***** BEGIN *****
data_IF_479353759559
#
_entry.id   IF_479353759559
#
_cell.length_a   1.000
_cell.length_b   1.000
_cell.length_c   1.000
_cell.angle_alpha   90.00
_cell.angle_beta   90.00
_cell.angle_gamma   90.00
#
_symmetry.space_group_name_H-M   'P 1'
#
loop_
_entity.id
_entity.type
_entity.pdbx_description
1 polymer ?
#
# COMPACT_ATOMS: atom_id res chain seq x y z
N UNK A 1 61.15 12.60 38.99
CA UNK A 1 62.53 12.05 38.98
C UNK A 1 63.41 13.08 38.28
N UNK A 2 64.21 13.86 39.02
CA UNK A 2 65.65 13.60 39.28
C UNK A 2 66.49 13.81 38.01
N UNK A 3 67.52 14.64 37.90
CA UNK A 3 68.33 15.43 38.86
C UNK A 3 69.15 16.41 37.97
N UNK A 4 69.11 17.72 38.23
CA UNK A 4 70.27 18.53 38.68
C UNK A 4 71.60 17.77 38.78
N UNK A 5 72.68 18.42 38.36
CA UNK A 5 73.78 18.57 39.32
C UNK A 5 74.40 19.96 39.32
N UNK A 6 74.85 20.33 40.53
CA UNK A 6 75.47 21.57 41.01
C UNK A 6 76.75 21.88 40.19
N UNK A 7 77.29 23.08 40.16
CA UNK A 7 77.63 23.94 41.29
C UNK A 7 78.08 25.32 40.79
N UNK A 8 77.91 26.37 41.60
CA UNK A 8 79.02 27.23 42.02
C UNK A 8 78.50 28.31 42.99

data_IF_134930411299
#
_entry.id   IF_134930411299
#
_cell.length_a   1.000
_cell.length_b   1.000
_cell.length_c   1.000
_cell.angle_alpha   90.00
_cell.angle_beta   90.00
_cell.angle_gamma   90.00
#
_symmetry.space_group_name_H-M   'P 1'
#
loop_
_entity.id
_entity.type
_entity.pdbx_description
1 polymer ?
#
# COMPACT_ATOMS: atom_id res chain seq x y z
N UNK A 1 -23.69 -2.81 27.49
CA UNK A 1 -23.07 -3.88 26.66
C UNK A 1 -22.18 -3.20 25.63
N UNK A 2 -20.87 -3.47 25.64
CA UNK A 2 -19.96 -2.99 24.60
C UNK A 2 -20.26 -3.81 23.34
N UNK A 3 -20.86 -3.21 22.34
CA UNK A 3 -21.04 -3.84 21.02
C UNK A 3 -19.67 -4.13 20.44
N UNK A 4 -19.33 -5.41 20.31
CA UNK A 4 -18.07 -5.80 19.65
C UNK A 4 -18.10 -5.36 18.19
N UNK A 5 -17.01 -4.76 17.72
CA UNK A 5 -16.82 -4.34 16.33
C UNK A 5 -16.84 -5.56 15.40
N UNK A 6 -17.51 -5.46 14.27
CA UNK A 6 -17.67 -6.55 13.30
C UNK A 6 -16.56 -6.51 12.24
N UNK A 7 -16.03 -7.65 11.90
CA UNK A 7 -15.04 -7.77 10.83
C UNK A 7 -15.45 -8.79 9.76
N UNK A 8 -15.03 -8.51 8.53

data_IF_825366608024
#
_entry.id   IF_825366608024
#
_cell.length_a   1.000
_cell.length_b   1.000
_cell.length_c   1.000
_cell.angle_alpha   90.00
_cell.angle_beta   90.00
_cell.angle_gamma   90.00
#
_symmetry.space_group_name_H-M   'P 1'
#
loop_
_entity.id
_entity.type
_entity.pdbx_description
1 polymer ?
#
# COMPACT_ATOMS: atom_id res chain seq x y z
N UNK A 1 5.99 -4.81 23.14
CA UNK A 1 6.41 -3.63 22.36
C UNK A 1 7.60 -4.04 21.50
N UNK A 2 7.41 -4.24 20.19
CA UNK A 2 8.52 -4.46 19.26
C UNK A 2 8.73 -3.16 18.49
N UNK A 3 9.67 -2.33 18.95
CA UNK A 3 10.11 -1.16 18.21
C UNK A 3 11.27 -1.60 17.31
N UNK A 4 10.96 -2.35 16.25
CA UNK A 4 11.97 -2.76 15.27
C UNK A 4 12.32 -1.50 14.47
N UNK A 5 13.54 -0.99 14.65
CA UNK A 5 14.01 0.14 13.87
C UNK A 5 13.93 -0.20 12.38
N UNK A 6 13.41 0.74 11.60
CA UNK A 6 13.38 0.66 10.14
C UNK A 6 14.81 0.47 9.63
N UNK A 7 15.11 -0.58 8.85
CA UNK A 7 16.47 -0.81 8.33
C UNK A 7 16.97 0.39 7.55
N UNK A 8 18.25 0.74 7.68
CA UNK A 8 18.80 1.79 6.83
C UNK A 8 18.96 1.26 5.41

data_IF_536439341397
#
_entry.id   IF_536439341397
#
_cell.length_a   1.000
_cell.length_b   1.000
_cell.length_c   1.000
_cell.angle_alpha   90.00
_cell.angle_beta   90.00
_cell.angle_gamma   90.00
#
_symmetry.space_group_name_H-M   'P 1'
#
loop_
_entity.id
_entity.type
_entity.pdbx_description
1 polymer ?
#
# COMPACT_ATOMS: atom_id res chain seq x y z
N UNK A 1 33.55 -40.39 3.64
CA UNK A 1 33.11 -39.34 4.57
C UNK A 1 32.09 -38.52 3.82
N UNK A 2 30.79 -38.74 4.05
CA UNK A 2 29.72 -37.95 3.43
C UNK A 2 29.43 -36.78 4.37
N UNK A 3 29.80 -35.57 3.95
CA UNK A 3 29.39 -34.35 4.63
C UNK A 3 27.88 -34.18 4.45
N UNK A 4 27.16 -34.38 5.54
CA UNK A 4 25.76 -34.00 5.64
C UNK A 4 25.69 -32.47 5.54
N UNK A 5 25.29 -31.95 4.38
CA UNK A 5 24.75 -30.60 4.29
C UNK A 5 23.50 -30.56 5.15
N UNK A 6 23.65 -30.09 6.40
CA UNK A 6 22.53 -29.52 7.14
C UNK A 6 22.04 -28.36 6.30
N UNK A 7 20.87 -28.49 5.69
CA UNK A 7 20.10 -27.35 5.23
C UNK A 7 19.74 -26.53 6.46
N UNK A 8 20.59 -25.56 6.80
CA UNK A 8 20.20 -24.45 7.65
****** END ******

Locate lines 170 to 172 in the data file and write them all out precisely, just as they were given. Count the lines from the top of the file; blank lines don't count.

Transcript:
CA UNK A 7 20.10 -27.35 5.23
C UNK A 7 19.74 -26.53 6.46
N UNK A 8 20.59 -25.56 6.80